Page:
We were able to successfully complete interviews with knowledgeable individuals for nine commercially available clinical information systems. The systems included are listed in . These systems represent a broad cross section of the inpatient and outpatient electronic medical record markets and include most of the major systems in both markets. All the systems included in the analysis were certified by the CCHIT. Based on data from HIMSS Analytics, these systems have a collective market share of 76% of the nonself-developed EMR market in the United States. 25
To protect the confidentiality of vendors, many of whom consider their product capabilities to be sensitive, our results are presented pseudonymously. We have identified the vendors that are included in our study, but the results are presented using code numbers (note that the results across sections and tables use consistent code numbers, so, for example, “System 3” in is the same system as “System 3” in . Note that there are two systems from GE and two systems from McKesson. These are actually distinct systems from acquisitions (GE acquired IDX in early 2006 and McKesson acquired Practice Partner in early 2007).
Table 3 Availability of Triggers
Table 4 Availability of Input Data Elements
Triggers are critical to providing event-driven, action-oriented, real-time clinical decision support and represent the initiating condition for a decision support intervention. shows the results of our analysis for triggers. All the triggers in the taxonomy were widely supported, with many of them being supported by all nine systems. One system was scored N/A for the “outpatient encounter opened” trigger because it was an inpatient-only system. Four systems were scored N/A for the hospital admission trigger because they are outpatient only systems. Two systems were unable to trigger decision support logic based on the entry of a new problem. In our earlier analysis, this trigger was mainly used to initiate care protocols and data entry forms (i.e., requesting information on severity or initiating a management plan when asthma is added to the problem list). Likewise, two systems were unable to trigger decision support based on the entry of weight, which is used for retrospective weight-based dosing checks (i.e., rechecking dose appropriateness when a new weight is entered for an infant). One system was unable to trigger based on storage of a new laboratory result—this was the second most commonly used trigger at Partners (responsible for triggering 998 rules) and is critical for panic laboratory value detection as well as detection of many adverse drug events. Likewise, one system was unable to trigger decision support based on the entry of an allergy (used for retrospective drug-allergy interaction and cross-sensitivity checks).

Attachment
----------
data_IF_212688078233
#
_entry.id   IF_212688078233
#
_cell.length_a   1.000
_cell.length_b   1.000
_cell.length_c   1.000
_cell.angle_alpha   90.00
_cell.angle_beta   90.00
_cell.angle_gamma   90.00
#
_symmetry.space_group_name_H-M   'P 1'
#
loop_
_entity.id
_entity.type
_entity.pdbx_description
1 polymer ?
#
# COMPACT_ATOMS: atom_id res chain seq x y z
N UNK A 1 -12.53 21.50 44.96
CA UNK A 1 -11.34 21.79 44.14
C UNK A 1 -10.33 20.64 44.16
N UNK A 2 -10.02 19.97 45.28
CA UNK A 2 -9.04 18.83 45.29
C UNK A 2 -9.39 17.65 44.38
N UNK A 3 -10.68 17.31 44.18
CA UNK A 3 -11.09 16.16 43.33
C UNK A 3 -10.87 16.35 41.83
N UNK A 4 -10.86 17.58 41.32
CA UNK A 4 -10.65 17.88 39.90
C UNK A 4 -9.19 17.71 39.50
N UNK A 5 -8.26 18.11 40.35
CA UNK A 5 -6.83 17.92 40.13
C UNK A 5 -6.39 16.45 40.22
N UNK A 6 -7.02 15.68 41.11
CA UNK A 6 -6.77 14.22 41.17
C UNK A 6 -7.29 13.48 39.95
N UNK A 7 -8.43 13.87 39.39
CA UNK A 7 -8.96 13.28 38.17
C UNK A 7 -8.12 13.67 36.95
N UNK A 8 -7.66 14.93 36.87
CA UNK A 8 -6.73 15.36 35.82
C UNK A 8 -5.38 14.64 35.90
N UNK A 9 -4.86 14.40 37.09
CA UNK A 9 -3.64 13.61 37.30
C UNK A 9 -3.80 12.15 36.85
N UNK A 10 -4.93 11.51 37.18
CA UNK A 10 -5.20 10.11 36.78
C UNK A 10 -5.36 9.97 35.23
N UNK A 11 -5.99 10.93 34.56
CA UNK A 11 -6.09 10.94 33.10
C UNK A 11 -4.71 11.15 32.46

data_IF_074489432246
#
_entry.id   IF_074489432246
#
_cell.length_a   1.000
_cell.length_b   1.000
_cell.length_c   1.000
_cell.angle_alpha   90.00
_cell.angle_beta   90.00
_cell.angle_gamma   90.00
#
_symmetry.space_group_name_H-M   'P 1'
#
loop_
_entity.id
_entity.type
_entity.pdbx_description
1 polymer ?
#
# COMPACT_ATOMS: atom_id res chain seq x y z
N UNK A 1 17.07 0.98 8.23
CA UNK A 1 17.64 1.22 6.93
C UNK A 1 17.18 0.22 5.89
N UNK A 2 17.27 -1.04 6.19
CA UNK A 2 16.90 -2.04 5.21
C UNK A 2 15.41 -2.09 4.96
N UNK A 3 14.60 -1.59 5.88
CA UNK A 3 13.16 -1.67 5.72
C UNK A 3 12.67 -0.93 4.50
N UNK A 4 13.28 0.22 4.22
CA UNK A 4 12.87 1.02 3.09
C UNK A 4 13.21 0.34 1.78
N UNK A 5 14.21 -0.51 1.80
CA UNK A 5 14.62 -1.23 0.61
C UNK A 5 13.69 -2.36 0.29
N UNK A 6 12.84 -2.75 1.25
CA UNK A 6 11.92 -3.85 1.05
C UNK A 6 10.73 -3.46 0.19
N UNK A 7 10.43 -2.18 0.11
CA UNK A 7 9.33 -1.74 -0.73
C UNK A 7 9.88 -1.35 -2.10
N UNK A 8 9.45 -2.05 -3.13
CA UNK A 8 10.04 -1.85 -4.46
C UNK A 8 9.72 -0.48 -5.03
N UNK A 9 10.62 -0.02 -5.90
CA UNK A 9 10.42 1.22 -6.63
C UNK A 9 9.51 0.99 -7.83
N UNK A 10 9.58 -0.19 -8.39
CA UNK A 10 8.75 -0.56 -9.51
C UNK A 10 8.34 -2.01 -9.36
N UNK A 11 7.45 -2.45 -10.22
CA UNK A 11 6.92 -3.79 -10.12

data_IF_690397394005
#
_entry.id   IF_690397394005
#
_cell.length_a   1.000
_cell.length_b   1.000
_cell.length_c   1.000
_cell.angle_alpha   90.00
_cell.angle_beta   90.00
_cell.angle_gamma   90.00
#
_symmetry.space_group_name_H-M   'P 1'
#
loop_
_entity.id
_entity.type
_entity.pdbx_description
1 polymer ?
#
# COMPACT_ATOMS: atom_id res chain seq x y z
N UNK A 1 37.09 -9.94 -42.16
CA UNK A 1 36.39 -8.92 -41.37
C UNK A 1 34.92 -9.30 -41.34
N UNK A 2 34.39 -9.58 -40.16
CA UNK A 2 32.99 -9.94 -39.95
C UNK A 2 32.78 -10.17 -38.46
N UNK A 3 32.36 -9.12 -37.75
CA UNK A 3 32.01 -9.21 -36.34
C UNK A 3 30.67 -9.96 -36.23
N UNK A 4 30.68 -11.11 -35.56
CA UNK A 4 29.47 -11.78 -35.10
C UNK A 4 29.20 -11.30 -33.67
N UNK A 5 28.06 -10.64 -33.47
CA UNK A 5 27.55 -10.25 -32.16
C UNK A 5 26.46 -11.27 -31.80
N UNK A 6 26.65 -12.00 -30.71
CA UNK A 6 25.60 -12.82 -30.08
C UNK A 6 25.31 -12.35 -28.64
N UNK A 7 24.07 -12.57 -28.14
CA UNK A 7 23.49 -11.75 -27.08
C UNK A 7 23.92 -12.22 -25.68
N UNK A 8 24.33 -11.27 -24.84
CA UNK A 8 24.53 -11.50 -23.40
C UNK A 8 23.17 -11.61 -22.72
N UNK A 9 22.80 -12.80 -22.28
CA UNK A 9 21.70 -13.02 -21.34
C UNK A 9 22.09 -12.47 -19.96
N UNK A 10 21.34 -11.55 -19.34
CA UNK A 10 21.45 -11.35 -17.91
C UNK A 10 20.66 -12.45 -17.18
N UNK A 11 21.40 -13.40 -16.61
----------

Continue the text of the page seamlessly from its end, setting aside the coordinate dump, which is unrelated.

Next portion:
These omissions aside, six of the nine systems offered all the possible triggers (save for ones assessed as not applicable). System 2 missed a single trigger and System 3 missed two. System 8 offered only four of the nine triggers (with one not applicable and four missing).
Input Data Elements
Nearly all decision support rules require patient-specific data to make their inferences. shows the availability of the various data elements in the taxonomy in the nine systems. As with triggers, the four outpatient-only systems 2,4,5,9